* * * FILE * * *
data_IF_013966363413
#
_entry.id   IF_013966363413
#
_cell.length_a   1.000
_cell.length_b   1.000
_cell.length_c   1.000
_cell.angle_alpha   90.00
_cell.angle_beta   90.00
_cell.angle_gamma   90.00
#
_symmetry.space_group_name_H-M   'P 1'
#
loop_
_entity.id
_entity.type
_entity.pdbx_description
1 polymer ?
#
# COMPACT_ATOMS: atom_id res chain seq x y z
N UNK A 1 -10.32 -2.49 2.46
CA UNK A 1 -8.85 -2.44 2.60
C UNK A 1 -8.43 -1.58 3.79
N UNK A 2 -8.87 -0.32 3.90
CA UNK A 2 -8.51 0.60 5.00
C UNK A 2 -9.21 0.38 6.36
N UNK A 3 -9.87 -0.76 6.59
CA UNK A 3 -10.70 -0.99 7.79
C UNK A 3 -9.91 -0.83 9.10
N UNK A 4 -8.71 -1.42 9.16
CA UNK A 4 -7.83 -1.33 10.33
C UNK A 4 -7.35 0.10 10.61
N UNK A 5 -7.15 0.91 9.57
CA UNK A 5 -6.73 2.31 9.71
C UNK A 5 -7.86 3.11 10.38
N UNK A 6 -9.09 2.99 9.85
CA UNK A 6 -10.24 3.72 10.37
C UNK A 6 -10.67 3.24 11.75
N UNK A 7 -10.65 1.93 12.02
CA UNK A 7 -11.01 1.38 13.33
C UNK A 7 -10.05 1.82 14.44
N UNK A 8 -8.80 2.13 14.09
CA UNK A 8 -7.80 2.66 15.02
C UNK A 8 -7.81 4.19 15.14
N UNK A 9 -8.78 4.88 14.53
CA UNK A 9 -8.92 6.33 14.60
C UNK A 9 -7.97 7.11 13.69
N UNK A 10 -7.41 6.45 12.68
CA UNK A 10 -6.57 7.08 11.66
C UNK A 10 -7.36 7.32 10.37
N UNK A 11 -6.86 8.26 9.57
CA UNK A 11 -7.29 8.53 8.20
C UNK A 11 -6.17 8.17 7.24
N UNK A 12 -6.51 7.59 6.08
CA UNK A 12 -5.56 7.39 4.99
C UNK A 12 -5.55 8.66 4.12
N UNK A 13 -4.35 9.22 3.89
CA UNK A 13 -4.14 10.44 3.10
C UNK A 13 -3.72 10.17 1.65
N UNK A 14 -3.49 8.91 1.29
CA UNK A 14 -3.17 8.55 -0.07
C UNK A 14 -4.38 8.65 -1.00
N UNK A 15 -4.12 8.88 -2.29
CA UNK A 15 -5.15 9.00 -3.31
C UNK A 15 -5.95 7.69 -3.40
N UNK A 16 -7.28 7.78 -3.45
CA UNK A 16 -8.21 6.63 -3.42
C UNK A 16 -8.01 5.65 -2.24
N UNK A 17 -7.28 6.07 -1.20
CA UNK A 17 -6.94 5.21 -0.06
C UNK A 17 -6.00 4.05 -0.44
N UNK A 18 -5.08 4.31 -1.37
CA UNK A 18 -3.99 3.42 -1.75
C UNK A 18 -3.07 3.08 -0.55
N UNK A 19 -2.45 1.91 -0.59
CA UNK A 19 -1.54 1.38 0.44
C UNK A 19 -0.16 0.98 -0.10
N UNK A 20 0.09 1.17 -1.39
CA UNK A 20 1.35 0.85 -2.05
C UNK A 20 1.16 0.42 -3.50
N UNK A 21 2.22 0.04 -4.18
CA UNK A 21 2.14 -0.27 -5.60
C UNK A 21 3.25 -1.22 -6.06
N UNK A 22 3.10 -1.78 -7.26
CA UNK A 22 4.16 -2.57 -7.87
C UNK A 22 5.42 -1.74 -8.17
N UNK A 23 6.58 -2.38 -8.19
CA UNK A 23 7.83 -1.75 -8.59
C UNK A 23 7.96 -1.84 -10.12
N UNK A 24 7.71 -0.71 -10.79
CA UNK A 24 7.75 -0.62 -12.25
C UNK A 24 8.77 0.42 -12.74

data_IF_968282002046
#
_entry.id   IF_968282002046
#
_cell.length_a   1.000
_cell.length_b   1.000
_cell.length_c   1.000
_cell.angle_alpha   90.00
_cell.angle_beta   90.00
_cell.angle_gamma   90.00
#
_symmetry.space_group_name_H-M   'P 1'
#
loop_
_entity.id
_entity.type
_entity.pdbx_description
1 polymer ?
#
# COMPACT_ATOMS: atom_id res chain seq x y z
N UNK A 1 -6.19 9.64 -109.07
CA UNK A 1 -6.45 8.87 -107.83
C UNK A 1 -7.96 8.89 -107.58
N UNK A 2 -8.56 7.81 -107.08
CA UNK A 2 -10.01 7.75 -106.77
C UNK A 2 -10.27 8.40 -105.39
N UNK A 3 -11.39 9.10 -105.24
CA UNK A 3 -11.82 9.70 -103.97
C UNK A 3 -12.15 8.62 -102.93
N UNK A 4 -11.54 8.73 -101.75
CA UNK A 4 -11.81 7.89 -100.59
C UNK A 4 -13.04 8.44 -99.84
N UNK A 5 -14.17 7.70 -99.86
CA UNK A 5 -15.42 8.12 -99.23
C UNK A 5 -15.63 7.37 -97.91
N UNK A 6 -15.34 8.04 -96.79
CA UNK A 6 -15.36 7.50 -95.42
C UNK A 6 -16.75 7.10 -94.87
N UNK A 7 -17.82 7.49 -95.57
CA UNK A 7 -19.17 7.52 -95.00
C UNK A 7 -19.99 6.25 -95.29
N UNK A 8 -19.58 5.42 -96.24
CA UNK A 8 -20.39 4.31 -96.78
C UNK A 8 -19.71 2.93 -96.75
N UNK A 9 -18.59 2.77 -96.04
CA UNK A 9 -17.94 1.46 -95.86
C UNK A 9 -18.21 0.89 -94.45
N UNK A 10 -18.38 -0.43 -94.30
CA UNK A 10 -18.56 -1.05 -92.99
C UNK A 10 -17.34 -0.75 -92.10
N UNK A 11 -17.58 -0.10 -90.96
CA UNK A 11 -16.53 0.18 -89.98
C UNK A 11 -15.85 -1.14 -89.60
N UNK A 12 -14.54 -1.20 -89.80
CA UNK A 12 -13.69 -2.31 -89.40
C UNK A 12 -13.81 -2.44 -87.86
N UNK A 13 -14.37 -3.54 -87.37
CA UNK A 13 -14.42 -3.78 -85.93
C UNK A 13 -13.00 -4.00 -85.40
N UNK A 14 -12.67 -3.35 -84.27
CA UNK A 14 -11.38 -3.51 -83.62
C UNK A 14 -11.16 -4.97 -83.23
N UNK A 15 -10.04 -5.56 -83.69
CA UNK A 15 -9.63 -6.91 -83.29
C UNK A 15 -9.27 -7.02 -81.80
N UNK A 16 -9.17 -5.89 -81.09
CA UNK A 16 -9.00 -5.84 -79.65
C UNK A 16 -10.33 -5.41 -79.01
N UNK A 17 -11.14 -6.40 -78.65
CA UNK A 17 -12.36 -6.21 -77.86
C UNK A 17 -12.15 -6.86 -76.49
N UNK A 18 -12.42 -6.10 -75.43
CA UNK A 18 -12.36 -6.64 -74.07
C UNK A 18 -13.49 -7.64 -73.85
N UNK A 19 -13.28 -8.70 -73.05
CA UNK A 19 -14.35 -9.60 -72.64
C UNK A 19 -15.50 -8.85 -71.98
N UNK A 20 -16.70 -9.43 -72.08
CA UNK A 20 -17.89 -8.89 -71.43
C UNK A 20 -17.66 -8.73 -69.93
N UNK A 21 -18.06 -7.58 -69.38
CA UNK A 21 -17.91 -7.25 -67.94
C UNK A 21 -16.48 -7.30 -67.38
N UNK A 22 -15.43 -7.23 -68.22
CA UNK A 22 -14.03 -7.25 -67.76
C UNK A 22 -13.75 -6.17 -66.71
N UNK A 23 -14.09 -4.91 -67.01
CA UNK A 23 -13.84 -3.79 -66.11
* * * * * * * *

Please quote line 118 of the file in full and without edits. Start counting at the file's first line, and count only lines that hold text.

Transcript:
C UNK A 2 -10.27 8.40 -105.39